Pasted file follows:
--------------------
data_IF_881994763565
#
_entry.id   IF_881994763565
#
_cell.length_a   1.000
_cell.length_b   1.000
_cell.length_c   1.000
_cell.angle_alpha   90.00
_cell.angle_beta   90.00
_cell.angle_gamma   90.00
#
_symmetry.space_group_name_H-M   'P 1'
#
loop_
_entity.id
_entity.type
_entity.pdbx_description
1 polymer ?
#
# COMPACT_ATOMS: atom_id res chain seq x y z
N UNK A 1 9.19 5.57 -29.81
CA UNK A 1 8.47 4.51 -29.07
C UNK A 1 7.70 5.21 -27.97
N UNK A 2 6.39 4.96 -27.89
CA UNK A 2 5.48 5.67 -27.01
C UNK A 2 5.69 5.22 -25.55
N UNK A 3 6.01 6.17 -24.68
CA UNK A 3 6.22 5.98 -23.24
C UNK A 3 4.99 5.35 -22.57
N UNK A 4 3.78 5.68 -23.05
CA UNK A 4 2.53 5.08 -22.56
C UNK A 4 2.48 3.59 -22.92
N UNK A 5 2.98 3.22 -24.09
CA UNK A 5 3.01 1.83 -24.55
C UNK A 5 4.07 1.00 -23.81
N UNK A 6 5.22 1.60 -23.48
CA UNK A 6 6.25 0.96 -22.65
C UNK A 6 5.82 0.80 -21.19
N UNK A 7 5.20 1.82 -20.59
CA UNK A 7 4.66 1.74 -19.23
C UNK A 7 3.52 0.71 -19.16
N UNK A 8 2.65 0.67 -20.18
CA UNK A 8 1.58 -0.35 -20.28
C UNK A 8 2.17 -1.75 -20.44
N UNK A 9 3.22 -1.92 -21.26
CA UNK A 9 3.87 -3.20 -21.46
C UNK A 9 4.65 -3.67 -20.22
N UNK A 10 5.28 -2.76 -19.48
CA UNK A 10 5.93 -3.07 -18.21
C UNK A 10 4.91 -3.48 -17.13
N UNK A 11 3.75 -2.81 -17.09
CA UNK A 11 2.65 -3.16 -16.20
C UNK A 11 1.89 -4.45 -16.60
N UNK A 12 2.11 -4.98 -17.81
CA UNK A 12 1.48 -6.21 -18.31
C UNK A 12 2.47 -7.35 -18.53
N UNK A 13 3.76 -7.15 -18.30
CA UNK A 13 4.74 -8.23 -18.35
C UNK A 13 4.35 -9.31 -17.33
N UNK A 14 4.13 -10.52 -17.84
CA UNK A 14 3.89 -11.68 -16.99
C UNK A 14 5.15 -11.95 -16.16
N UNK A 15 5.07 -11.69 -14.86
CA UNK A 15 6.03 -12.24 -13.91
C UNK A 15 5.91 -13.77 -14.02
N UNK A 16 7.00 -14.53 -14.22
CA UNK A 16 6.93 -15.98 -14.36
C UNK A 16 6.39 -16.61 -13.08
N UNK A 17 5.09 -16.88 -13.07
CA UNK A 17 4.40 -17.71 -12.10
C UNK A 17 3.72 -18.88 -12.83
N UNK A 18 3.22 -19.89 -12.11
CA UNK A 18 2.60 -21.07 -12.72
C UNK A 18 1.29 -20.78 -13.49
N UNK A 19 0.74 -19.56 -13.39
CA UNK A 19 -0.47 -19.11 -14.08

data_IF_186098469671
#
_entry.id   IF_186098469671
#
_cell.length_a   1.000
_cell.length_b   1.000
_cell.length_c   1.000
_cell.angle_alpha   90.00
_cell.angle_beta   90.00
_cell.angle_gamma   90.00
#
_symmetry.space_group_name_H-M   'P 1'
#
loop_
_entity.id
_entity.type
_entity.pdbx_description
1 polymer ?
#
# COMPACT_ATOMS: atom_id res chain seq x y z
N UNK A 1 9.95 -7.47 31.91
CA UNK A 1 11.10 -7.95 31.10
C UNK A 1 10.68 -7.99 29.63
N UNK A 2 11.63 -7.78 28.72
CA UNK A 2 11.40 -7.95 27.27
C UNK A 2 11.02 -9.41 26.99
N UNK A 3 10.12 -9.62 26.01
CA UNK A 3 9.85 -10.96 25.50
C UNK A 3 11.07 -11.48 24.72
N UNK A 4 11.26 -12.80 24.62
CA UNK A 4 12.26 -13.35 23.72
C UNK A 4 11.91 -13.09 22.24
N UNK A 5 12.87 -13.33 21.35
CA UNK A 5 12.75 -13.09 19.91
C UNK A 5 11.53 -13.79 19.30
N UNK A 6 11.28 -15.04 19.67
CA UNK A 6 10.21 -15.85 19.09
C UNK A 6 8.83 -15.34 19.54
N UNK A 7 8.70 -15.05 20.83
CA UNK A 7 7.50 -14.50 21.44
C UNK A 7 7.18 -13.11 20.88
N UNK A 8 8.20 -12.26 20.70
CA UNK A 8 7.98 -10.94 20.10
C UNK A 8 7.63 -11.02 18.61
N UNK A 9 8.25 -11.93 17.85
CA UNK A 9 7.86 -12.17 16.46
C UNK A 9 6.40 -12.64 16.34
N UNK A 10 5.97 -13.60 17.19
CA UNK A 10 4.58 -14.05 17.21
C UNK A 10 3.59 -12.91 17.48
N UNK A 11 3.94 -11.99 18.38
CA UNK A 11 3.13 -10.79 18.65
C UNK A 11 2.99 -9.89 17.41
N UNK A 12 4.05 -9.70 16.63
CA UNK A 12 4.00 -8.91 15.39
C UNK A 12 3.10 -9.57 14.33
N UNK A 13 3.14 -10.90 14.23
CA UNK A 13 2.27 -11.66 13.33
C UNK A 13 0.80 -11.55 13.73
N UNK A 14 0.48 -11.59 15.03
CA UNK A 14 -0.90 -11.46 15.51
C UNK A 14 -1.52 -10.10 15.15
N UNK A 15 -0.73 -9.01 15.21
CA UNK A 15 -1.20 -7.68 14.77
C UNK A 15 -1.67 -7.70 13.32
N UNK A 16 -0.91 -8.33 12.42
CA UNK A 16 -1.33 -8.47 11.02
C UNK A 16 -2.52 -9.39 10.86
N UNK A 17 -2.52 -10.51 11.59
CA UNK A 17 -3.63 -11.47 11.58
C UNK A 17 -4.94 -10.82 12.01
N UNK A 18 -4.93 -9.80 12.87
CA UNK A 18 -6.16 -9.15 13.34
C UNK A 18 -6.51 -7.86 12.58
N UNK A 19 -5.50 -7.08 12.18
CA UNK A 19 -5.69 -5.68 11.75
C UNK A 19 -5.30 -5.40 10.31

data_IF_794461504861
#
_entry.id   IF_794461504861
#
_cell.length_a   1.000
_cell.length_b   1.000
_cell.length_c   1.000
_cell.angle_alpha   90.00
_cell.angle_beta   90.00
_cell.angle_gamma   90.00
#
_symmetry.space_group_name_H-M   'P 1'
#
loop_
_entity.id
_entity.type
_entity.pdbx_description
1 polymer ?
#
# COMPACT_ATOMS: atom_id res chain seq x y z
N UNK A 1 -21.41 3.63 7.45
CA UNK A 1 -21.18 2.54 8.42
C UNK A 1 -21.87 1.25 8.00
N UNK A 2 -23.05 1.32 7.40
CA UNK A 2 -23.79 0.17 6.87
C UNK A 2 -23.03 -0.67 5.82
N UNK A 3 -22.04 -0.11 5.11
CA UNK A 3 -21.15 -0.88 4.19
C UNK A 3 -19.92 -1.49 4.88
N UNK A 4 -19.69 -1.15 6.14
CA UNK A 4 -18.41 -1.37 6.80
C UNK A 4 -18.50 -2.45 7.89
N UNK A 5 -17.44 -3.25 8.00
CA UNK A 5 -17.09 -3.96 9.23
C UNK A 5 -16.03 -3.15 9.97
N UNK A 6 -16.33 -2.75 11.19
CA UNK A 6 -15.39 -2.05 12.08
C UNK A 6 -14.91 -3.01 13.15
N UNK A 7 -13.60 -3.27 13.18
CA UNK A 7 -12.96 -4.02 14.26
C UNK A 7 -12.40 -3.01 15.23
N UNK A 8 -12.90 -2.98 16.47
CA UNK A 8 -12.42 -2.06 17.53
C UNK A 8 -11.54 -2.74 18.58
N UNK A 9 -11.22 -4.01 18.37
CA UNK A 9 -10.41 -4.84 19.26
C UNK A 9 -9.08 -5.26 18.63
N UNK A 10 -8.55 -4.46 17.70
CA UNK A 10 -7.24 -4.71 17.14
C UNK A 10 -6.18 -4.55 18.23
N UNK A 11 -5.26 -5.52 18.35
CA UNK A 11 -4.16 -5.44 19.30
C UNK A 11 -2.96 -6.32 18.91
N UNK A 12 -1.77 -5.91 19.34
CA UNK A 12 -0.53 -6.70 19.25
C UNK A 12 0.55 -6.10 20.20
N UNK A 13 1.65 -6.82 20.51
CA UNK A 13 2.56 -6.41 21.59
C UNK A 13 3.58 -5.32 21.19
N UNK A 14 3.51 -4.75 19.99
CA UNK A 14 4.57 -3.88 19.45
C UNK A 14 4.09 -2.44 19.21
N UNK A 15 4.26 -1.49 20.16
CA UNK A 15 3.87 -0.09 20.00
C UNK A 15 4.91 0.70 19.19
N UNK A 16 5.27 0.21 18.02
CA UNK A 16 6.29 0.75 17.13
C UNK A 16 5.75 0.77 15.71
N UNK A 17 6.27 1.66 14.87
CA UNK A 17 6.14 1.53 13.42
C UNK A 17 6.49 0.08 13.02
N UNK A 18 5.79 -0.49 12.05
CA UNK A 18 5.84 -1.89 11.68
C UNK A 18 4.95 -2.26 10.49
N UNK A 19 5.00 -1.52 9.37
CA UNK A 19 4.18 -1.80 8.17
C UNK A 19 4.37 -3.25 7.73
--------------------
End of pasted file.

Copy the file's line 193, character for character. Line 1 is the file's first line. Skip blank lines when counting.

CA UNK A 7 -12.96 -4.02 14.26